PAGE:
This gives his era a longevity that will last for a very long time.

    Bingo. I have a suspicion when I sit down and watch the cycle again I will see even in his failed attempt to rescue Vesper exactly what you are talking about.

    I also think the pre credits sequence in Skyfall is showing us how Bond can die quite legitimately and with massive irony at the instruction of his surrogate mother.

    This is a man that does not care whether he lives or dies. Except the man that saves him, that gives him away out, is his enemy from the beginning.

    They are all looking in the mirror at their own reflection.

    White, Vesper, Madeleine all save Bond's life.

    M, Moneypenny Silva all comes close to killing him.

    Safin saves Madeleine, Mathilde and through Cuba Bond and then given his rejection puts Bond in his position as the unwanted un able survivor.

    So much in this and people want a 35 year old to carry on regardless of all this richness and texture.
  • RC7RC7
    Posts: 10,512
    Forgive my plaining speaking but that is to trash the last fifteen years and what happens when young bond gets his memory back.

    As opposed to trashing the past 70 years, which is what they decided to do instead.

    And young Bond doesn't need to get all his memory back. It would be a nice thing to use in future movies if they ever felt the need to resurrect it again. Like a timebomb inside Bond's head.

    How does that work?
  • talos7talos7 New Orleans
    Posts: 6,189
    jobo wrote: »
    talos7 wrote: »
    I’m in Edinburgh Scotland to attend the Ray Harryhausen: Titan of Cinema exhibition. Last night I went to my 3rd viewing and enjoyed it very much.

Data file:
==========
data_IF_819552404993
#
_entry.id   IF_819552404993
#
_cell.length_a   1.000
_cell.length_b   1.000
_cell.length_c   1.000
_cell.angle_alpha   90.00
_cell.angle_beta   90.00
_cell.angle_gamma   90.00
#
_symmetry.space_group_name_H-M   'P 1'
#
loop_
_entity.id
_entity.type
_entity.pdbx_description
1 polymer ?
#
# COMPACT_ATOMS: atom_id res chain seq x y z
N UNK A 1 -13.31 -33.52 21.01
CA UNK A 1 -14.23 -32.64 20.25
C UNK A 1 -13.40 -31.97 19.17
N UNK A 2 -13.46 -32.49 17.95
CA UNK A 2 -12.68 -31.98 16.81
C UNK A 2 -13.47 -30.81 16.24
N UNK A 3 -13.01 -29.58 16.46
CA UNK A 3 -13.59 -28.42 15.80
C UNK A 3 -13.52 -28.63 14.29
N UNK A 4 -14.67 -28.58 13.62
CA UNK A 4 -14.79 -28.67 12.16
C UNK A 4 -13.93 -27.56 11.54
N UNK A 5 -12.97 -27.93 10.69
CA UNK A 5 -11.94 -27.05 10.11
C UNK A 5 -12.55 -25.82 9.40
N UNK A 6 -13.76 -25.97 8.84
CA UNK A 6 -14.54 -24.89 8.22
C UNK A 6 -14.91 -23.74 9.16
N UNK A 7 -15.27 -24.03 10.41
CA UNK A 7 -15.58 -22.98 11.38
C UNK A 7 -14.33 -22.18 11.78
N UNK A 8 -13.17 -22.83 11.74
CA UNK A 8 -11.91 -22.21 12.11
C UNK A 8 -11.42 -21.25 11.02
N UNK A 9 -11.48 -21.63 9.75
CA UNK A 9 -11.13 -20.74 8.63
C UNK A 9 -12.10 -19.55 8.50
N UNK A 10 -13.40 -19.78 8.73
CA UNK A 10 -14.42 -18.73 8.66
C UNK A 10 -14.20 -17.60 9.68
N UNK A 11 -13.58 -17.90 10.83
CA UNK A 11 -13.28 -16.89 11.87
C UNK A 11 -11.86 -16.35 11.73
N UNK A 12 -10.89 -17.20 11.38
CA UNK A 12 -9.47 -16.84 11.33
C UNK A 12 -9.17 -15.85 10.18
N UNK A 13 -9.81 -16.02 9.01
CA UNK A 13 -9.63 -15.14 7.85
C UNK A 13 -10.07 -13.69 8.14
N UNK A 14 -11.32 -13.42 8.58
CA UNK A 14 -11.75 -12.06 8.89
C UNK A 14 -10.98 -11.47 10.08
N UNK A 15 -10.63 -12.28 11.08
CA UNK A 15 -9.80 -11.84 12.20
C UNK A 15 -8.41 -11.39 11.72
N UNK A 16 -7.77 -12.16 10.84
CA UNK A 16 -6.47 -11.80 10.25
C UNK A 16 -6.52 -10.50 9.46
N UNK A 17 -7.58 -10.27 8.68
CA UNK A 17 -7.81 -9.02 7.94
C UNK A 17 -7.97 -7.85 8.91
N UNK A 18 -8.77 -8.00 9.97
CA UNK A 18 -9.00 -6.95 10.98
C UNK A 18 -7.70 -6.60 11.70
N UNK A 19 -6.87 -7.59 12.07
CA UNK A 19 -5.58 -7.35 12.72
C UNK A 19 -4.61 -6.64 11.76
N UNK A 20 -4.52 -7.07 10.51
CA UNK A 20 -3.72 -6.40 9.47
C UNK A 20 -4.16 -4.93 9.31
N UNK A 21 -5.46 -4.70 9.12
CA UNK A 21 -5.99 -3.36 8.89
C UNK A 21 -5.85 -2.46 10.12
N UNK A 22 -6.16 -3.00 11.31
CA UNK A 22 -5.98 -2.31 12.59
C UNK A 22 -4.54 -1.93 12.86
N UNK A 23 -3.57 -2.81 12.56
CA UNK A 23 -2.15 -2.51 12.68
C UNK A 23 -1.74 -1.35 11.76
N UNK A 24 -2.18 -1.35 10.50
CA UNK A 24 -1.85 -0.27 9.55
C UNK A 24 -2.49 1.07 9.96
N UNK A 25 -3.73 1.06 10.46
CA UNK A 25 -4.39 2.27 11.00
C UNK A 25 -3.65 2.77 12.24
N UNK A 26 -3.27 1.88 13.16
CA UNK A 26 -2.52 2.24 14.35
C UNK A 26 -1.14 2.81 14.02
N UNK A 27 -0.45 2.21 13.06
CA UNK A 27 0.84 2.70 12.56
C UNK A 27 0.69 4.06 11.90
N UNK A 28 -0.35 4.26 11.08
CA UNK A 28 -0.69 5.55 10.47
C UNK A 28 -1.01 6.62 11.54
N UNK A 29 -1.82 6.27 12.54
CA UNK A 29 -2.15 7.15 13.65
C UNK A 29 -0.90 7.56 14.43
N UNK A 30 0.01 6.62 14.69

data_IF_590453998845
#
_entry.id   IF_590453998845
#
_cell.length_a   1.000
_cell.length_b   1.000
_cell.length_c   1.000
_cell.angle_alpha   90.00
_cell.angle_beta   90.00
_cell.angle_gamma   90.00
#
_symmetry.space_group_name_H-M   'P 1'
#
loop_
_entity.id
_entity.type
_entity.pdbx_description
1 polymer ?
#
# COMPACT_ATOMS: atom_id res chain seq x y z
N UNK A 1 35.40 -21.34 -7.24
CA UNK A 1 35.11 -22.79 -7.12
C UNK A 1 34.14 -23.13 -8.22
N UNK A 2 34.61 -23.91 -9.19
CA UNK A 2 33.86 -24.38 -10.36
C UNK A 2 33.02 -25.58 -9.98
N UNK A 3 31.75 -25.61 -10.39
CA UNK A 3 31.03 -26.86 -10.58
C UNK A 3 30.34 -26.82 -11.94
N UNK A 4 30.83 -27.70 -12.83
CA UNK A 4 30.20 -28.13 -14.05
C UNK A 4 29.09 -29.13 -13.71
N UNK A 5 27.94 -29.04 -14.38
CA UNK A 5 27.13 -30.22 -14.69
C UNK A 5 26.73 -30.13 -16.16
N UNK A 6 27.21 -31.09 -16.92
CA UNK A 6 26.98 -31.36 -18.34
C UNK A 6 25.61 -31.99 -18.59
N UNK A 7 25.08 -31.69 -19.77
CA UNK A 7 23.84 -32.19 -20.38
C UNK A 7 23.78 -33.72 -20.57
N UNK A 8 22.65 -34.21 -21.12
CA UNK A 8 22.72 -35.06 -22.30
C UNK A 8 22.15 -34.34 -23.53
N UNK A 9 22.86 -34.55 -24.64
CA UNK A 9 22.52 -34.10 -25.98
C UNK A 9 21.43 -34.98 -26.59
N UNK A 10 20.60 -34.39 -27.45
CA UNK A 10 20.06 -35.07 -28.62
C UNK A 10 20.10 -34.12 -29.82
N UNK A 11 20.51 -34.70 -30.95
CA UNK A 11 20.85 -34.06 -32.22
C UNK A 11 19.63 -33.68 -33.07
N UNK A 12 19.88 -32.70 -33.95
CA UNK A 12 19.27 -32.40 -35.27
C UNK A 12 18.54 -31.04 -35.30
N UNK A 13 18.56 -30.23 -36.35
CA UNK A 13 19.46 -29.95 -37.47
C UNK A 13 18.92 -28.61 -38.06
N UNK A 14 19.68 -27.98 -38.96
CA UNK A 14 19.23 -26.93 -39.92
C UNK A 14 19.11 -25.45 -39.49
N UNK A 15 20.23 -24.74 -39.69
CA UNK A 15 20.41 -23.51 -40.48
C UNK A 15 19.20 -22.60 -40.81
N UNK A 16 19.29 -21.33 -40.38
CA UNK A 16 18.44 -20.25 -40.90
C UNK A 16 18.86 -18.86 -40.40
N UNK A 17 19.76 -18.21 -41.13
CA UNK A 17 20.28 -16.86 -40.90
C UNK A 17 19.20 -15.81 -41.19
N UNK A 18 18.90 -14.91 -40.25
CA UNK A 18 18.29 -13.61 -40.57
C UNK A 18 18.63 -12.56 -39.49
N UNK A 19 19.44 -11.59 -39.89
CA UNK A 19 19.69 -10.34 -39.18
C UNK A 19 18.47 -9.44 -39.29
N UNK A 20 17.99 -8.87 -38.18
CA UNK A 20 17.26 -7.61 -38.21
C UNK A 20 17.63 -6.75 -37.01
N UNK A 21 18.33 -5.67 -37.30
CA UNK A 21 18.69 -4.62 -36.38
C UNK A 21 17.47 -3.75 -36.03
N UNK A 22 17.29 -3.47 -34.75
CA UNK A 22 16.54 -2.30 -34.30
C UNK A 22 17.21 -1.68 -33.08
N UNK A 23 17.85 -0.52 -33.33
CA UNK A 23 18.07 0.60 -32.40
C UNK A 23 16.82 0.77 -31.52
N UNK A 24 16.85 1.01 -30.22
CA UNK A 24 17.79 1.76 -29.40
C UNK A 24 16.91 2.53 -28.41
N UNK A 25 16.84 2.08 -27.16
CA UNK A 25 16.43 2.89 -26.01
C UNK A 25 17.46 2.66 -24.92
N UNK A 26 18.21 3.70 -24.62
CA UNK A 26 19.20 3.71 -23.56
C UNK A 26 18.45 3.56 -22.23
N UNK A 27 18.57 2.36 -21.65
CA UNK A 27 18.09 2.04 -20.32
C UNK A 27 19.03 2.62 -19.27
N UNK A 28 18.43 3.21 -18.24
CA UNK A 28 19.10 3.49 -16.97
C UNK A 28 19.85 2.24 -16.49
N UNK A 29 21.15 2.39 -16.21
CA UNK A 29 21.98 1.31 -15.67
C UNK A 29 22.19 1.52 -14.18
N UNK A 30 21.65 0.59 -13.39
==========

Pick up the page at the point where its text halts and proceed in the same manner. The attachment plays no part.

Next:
It will never unseat CR as my favorite of the Craig era, in fact, my overall top Bond; and is behind SF , which sits at # 2 . Eventually it will battle QOS for #3 . While I am aware of it’s flaws, I’ve come to really like Quantum’s rawness . SPECTRE will forever sit at the very bottom.

    I’ve heard that NTTD “improves” SP; possibly somewhat, but on the other hand, NTTD is pulled down by being so tied to SP. For example, I never for a minute do I buy that Bond loves Swann. And don’t get me started on the Blofeld scene; I hate it more and more with each viewing.


    Please start. Because I really don't get what's wrong with the Blofeld scene...?

    “ Die Blofeld!” Cringe worthy.

  • DarthDimiDarthDimi Behind you!Moderator
    Posts: 20,191
    RC7 wrote: »
    Forgive my plaining speaking but that is to trash the last fifteen years and what happens when young bond gets his memory back.

    As opposed to trashing the past 70 years, which is what they decided to do instead.

    And young Bond doesn't need to get all his memory back. It would be a nice thing to use in future movies if they ever felt the need to resurrect it again. Like a timebomb inside Bond's head.

    How does that work?

    @jetsetwilly is being unnecessarily dramatic. Nothing was trashed.